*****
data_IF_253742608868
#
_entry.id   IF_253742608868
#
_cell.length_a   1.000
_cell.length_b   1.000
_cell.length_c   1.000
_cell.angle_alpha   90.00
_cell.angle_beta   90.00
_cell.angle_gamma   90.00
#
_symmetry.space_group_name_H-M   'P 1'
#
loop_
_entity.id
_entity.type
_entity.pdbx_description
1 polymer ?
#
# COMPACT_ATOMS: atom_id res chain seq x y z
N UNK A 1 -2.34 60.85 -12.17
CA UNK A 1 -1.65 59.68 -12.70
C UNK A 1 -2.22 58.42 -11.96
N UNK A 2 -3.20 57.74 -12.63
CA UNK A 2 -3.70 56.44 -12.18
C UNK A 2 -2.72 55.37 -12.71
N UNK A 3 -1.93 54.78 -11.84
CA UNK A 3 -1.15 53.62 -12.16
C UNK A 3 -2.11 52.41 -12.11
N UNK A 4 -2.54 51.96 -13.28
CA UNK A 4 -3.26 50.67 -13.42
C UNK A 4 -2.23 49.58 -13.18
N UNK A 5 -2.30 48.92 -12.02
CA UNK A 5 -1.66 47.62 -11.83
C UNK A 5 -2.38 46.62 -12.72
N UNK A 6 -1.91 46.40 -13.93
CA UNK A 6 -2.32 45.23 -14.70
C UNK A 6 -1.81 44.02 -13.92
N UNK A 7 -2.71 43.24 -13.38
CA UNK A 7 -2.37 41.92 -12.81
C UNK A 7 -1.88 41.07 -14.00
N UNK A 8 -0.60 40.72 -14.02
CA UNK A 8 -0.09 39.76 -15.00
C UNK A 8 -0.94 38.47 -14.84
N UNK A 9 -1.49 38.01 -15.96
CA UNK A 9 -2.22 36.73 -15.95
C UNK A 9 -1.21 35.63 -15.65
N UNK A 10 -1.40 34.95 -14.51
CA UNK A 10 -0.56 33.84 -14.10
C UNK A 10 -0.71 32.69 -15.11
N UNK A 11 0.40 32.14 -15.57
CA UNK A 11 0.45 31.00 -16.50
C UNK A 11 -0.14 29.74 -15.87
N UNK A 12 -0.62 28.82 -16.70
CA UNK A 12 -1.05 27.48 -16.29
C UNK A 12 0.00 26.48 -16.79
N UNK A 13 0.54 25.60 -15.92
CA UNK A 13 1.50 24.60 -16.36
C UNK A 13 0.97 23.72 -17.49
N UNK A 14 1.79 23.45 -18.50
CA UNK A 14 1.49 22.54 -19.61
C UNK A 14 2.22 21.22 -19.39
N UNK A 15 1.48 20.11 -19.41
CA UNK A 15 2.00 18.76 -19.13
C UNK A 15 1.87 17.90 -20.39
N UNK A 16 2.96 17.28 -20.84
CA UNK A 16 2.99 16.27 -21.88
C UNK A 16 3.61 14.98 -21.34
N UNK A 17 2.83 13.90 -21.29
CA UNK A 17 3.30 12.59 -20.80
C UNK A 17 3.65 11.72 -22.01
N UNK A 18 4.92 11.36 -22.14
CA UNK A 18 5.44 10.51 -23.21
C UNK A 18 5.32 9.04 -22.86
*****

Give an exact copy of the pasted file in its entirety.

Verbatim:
data_IF_253742608868
#
_entry.id   IF_253742608868
#
_cell.length_a   1.000
_cell.length_b   1.000
_cell.length_c   1.000
_cell.angle_alpha   90.00
_cell.angle_beta   90.00
_cell.angle_gamma   90.00
#
_symmetry.space_group_name_H-M   'P 1'
#
loop_
_entity.id
_entity.type
_entity.pdbx_description
1 polymer ?
#
# COMPACT_ATOMS: atom_id res chain seq x y z
N UNK A 1 -2.34 60.85 -12.17
CA UNK A 1 -1.65 59.68 -12.70
C UNK A 1 -2.22 58.42 -11.96
N UNK A 2 -3.20 57.74 -12.63
CA UNK A 2 -3.70 56.44 -12.18
C UNK A 2 -2.72 55.37 -12.71
N UNK A 3 -1.93 54.78 -11.84
CA UNK A 3 -1.15 53.62 -12.16
C UNK A 3 -2.11 52.41 -12.11
N UNK A 4 -2.54 51.96 -13.28
CA UNK A 4 -3.26 50.67 -13.42
C UNK A 4 -2.23 49.58 -13.18
N UNK A 5 -2.30 48.92 -12.02
CA UNK A 5 -1.66 47.62 -11.83
C UNK A 5 -2.38 46.62 -12.72
N UNK A 6 -1.91 46.40 -13.93
CA UNK A 6 -2.32 45.23 -14.70
C UNK A 6 -1.81 44.02 -13.92
N UNK A 7 -2.71 43.24 -13.38
CA UNK A 7 -2.37 41.92 -12.81
C UNK A 7 -1.88 41.07 -14.00
N UNK A 8 -0.60 40.72 -14.02
CA UNK A 8 -0.09 39.76 -15.00
C UNK A 8 -0.94 38.47 -14.84
N UNK A 9 -1.49 38.01 -15.96
CA UNK A 9 -2.22 36.73 -15.95
C UNK A 9 -1.21 35.63 -15.65
N UNK A 10 -1.40 34.95 -14.51
CA UNK A 10 -0.56 33.84 -14.10
C UNK A 10 -0.71 32.69 -15.11
N UNK A 11 0.40 32.14 -15.57
CA UNK A 11 0.45 31.00 -16.50
C UNK A 11 -0.14 29.74 -15.87
N UNK A 12 -0.62 28.82 -16.70
CA UNK A 12 -1.05 27.48 -16.29
C UNK A 12 0.00 26.48 -16.79
N UNK A 13 0.54 25.60 -15.92
CA UNK A 13 1.50 24.60 -16.36
C UNK A 13 0.97 23.72 -17.49
N UNK A 14 1.79 23.45 -18.50
CA UNK A 14 1.49 22.54 -19.61
C UNK A 14 2.22 21.22 -19.39
N UNK A 15 1.48 20.11 -19.41
CA UNK A 15 2.00 18.76 -19.13
C UNK A 15 1.87 17.90 -20.39
N UNK A 16 2.96 17.28 -20.84
CA UNK A 16 2.99 16.27 -21.88
C UNK A 16 3.61 14.98 -21.34
N UNK A 17 2.83 13.90 -21.29
CA UNK A 17 3.30 12.59 -20.80
C UNK A 17 3.65 11.72 -22.01
N UNK A 18 4.92 11.36 -22.14
CA UNK A 18 5.44 10.51 -23.21
C UNK A 18 5.32 9.04 -22.86